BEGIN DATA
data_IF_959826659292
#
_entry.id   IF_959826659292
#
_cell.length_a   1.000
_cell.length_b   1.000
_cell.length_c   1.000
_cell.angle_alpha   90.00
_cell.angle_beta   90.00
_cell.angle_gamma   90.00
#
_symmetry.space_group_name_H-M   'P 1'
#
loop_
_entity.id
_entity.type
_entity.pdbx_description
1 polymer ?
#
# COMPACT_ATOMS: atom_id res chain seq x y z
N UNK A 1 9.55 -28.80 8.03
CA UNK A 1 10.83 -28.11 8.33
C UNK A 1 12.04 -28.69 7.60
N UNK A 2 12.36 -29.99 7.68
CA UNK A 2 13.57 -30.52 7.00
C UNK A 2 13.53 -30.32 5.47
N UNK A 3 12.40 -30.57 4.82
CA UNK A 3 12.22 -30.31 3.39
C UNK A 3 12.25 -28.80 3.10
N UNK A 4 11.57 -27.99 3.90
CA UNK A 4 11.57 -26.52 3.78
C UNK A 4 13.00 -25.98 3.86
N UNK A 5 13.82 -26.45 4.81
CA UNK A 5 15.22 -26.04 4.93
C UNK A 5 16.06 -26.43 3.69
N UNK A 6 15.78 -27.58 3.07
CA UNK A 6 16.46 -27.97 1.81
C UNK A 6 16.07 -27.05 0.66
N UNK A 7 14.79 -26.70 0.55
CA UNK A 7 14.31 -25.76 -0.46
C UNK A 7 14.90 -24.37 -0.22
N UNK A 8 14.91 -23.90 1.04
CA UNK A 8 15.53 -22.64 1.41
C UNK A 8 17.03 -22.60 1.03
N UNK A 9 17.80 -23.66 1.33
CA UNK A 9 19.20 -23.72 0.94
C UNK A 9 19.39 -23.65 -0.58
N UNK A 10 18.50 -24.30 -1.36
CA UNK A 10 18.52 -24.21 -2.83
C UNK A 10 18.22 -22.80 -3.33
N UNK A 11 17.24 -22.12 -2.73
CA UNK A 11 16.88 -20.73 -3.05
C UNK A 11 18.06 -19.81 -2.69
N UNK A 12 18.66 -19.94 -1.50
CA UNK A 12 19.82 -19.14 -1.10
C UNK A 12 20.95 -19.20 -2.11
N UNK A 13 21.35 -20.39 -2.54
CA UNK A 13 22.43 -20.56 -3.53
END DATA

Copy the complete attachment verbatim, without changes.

data_IF_959826659292
#
_entry.id   IF_959826659292
#
_cell.length_a   1.000
_cell.length_b   1.000
_cell.length_c   1.000
_cell.angle_alpha   90.00
_cell.angle_beta   90.00
_cell.angle_gamma   90.00
#
_symmetry.space_group_name_H-M   'P 1'
#
loop_
_entity.id
_entity.type
_entity.pdbx_description
1 polymer ?
#
# COMPACT_ATOMS: atom_id res chain seq x y z
N UNK A 1 9.55 -28.80 8.03
CA UNK A 1 10.83 -28.11 8.33
C UNK A 1 12.04 -28.69 7.60
N UNK A 2 12.36 -29.99 7.68
CA UNK A 2 13.57 -30.52 7.00
C UNK A 2 13.53 -30.32 5.47
N UNK A 3 12.40 -30.57 4.82
CA UNK A 3 12.22 -30.31 3.39
C UNK A 3 12.25 -28.80 3.10
N UNK A 4 11.57 -27.99 3.90
CA UNK A 4 11.57 -26.52 3.78
C UNK A 4 13.00 -25.98 3.86
N UNK A 5 13.82 -26.45 4.81
CA UNK A 5 15.22 -26.04 4.93
C UNK A 5 16.06 -26.43 3.69
N UNK A 6 15.78 -27.58 3.07
CA UNK A 6 16.46 -27.97 1.81
C UNK A 6 16.07 -27.05 0.66
N UNK A 7 14.79 -26.70 0.55
CA UNK A 7 14.31 -25.76 -0.46
C UNK A 7 14.90 -24.37 -0.22
N UNK A 8 14.91 -23.90 1.04
CA UNK A 8 15.53 -22.64 1.41
C UNK A 8 17.03 -22.60 1.03
N UNK A 9 17.80 -23.66 1.33
CA UNK A 9 19.20 -23.72 0.94
C UNK A 9 19.39 -23.65 -0.58
N UNK A 10 18.50 -24.30 -1.36
CA UNK A 10 18.52 -24.21 -2.83
C UNK A 10 18.22 -22.80 -3.33
N UNK A 11 17.24 -22.12 -2.73
CA UNK A 11 16.88 -20.73 -3.05
C UNK A 11 18.06 -19.81 -2.69
N UNK A 12 18.66 -19.94 -1.50
CA UNK A 12 19.82 -19.14 -1.10
C UNK A 12 20.95 -19.20 -2.11
N UNK A 13 21.35 -20.39 -2.54
CA UNK A 13 22.43 -20.56 -3.53